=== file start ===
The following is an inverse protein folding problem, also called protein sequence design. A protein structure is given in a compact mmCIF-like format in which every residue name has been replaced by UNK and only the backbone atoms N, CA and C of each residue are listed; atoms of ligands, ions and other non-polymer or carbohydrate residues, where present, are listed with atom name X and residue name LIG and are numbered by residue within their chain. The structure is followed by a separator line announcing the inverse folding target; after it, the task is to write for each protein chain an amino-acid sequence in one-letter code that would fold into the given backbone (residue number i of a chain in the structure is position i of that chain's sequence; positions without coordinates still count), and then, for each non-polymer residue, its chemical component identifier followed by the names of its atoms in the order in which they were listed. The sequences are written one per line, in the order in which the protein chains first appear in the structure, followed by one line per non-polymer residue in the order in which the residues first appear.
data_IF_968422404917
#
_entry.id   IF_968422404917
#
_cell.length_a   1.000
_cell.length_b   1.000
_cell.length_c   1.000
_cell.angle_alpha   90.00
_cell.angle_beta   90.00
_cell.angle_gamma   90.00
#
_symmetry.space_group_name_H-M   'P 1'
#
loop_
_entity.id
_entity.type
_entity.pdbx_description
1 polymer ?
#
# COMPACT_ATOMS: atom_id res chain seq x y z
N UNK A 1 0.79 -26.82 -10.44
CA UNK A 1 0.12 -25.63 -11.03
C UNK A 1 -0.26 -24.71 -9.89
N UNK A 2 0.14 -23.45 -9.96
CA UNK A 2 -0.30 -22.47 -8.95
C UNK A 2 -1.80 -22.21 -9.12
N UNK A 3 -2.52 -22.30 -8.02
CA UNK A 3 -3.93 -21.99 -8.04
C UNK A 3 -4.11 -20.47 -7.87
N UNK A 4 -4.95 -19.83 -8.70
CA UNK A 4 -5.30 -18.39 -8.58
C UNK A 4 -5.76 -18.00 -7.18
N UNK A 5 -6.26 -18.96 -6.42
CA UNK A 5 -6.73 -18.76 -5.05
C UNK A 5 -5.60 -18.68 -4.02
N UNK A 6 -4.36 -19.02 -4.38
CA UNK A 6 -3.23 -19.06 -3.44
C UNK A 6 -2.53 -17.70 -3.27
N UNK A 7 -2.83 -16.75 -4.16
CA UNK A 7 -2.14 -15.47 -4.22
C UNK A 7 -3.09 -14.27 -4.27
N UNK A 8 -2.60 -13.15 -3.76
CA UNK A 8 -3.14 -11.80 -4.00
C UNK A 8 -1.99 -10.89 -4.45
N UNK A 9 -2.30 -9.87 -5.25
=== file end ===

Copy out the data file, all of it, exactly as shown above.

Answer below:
The following is an inverse protein folding problem, also called protein sequence design. A protein structure is given in a compact mmCIF-like format in which every residue name has been replaced by UNK and only the backbone atoms N, CA and C of each residue are listed; atoms of ligands, ions and other non-polymer or carbohydrate residues, where present, are listed with atom name X and residue name LIG and are numbered by residue within their chain. The structure is followed by a separator line announcing the inverse folding target; after it, the task is to write for each protein chain an amino-acid sequence in one-letter code that would fold into the given backbone (residue number i of a chain in the structure is position i of that chain's sequence; positions without coordinates still count), and then, for each non-polymer residue, its chemical component identifier followed by the names of its atoms in the order in which they were listed. The sequences are written one per line, in the order in which the protein chains first appear in the structure, followed by one line per non-polymer residue in the order in which the residues first appear.
data_IF_968422404917
#
_entry.id   IF_968422404917
#
_cell.length_a   1.000
_cell.length_b   1.000
_cell.length_c   1.000
_cell.angle_alpha   90.00
_cell.angle_beta   90.00
_cell.angle_gamma   90.00
#
_symmetry.space_group_name_H-M   'P 1'
#
loop_
_entity.id
_entity.type
_entity.pdbx_description
1 polymer ?
#
# COMPACT_ATOMS: atom_id res chain seq x y z
N UNK A 1 0.79 -26.82 -10.44
CA UNK A 1 0.12 -25.63 -11.03
C UNK A 1 -0.26 -24.71 -9.89
N UNK A 2 0.14 -23.45 -9.96
CA UNK A 2 -0.30 -22.47 -8.95
C UNK A 2 -1.80 -22.21 -9.12
N UNK A 3 -2.52 -22.30 -8.02
CA UNK A 3 -3.93 -21.99 -8.04
C UNK A 3 -4.11 -20.47 -7.87
N UNK A 4 -4.95 -19.83 -8.70
CA UNK A 4 -5.30 -18.39 -8.58
C UNK A 4 -5.76 -18.00 -7.18
N UNK A 5 -6.26 -18.96 -6.42
CA UNK A 5 -6.73 -18.76 -5.05
C UNK A 5 -5.60 -18.68 -4.02
N UNK A 6 -4.36 -19.02 -4.38
CA UNK A 6 -3.23 -19.06 -3.44
C UNK A 6 -2.53 -17.70 -3.27
N UNK A 7 -2.83 -16.75 -4.16
CA UNK A 7 -2.14 -15.47 -4.22
C UNK A 7 -3.09 -14.27 -4.27
N UNK A 8 -2.60 -13.15 -3.76
CA UNK A 8 -3.14 -11.80 -4.00
C UNK A 8 -1.99 -10.89 -4.45
N UNK A 9 -2.30 -9.87 -5.25